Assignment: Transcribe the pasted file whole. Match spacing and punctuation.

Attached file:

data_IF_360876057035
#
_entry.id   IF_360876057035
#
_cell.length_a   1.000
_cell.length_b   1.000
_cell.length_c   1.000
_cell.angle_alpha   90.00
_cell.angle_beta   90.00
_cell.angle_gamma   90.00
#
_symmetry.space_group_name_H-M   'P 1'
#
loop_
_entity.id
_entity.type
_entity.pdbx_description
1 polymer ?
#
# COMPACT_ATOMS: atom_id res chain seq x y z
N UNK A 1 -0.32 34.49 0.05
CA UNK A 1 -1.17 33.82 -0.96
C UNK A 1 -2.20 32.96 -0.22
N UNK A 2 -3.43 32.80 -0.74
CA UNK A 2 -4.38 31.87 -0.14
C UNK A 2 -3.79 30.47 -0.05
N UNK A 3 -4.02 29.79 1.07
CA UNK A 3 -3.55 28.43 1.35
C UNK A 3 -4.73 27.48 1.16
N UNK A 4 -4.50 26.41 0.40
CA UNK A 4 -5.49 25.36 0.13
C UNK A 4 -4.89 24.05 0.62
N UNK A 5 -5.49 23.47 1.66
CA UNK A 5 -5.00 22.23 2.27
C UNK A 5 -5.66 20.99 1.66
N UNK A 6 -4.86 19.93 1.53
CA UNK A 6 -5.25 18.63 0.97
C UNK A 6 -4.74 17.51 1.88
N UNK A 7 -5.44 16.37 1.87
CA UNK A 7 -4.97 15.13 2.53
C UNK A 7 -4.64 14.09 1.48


data_IF_360876057035
#
_entry.id   IF_360876057035
#
_cell.length_a   1.000
_cell.length_b   1.000
_cell.length_c   1.000
_cell.angle_alpha   90.00
_cell.angle_beta   90.00
_cell.angle_gamma   90.00
#
_symmetry.space_group_name_H-M   'P 1'
#
loop_
_entity.id
_entity.type
_entity.pdbx_description
1 polymer ?
#
# COMPACT_ATOMS: atom_id res chain seq x y z
N UNK A 1 -0.32 34.49 0.05
CA UNK A 1 -1.17 33.82 -0.96
C UNK A 1 -2.20 32.96 -0.22
N UNK A 2 -3.43 32.80 -0.74
CA UNK A 2 -4.38 31.87 -0.14
C UNK A 2 -3.79 30.47 -0.05
N UNK A 3 -4.02 29.79 1.07
CA UNK A 3 -3.55 28.43 1.35
C UNK A 3 -4.73 27.48 1.16
N UNK A 4 -4.50 26.41 0.40
CA UNK A 4 -5.49 25.36 0.13
C UNK A 4 -4.89 24.05 0.62
N UNK A 5 -5.49 23.47 1.66
CA UNK A 5 -5.00 22.23 2.27
C UNK A 5 -5.66 20.99 1.66
N UNK A 6 -4.86 19.93 1.53
CA UNK A 6 -5.25 18.63 0.97
C UNK A 6 -4.74 17.51 1.88
N UNK A 7 -5.44 16.37 1.87
CA UNK A 7 -4.97 15.13 2.53
C UNK A 7 -4.64 14.09 1.48